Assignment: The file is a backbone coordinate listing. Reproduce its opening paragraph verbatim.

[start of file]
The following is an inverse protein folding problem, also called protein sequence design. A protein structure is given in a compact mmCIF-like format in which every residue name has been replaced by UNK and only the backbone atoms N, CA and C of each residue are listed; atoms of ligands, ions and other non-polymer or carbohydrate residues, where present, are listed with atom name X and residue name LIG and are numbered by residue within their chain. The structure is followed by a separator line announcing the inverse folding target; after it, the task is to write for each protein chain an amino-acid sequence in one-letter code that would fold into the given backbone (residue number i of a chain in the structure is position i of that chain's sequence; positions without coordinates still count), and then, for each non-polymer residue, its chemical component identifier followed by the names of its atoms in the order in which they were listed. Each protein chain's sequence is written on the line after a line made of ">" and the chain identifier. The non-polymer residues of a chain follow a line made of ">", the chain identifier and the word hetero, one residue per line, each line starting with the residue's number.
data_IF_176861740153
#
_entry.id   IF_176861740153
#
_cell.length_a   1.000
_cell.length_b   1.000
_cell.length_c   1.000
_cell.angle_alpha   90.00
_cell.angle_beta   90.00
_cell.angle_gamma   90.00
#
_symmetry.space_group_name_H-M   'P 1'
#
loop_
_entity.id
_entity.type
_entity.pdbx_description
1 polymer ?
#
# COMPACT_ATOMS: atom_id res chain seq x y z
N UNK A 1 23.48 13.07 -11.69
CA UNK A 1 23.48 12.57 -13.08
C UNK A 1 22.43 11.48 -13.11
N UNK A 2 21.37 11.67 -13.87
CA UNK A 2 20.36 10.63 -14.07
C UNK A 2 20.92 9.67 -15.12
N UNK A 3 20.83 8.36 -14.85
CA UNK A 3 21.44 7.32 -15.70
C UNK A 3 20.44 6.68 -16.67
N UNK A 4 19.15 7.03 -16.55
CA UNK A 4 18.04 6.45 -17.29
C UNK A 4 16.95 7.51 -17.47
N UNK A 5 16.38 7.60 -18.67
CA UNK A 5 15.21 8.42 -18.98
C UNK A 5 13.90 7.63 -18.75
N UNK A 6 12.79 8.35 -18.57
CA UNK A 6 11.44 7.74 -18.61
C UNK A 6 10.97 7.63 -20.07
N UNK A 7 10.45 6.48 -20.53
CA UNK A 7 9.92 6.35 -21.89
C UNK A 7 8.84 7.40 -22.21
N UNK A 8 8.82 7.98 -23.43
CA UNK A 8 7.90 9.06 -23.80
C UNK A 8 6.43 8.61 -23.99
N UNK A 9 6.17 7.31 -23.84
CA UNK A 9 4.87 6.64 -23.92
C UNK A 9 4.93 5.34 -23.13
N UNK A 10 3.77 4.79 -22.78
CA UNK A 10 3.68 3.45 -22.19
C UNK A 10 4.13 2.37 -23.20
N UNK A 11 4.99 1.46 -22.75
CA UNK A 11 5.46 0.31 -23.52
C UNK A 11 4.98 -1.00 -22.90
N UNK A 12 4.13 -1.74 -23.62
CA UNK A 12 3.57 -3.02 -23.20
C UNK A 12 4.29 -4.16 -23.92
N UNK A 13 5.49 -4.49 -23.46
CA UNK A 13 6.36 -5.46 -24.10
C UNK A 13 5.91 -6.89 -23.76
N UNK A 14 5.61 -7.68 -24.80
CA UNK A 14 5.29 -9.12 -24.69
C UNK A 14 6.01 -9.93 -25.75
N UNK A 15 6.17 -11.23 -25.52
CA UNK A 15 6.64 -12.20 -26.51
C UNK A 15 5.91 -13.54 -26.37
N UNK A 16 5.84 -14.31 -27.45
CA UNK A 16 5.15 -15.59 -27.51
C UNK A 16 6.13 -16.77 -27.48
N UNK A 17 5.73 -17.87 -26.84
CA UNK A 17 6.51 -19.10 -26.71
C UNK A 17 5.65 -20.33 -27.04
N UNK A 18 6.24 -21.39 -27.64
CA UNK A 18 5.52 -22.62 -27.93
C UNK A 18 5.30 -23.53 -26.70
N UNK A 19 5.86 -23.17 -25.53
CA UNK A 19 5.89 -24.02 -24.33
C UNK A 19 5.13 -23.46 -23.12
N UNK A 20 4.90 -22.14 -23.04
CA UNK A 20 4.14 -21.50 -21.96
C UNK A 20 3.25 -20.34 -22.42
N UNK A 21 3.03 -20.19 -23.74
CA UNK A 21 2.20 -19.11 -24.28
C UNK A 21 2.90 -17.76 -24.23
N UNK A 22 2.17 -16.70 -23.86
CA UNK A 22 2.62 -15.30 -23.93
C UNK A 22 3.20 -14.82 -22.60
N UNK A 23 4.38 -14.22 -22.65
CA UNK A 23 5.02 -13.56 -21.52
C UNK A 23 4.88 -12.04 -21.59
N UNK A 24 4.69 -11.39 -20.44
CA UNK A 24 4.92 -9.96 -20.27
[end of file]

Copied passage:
The following is an inverse protein folding problem, also called protein sequence design. A protein structure is given in a compact mmCIF-like format in which every residue name has been replaced by UNK and only the backbone atoms N, CA and C of each residue are listed; atoms of ligands, ions and other non-polymer or carbohydrate residues, where present, are listed with atom name X and residue name LIG and are numbered by residue within their chain. The structure is followed by a separator line announcing the inverse folding target; after it, the task is to write for each protein chain an amino-acid sequence in one-letter code that would fold into the given backbone (residue number i of a chain in the structure is position i of that chain's sequence; positions without coordinates still count), and then, for each non-polymer residue, its chemical component identifier followed by the names of its atoms in the order in which they were listed. Each protein chain's sequence is written on the line after a line made of ">" and the chain identifier. The non-polymer residues of a chain follow a line made of ">", the chain identifier and the word hetero, one residue per line, each line starting with the residue's number.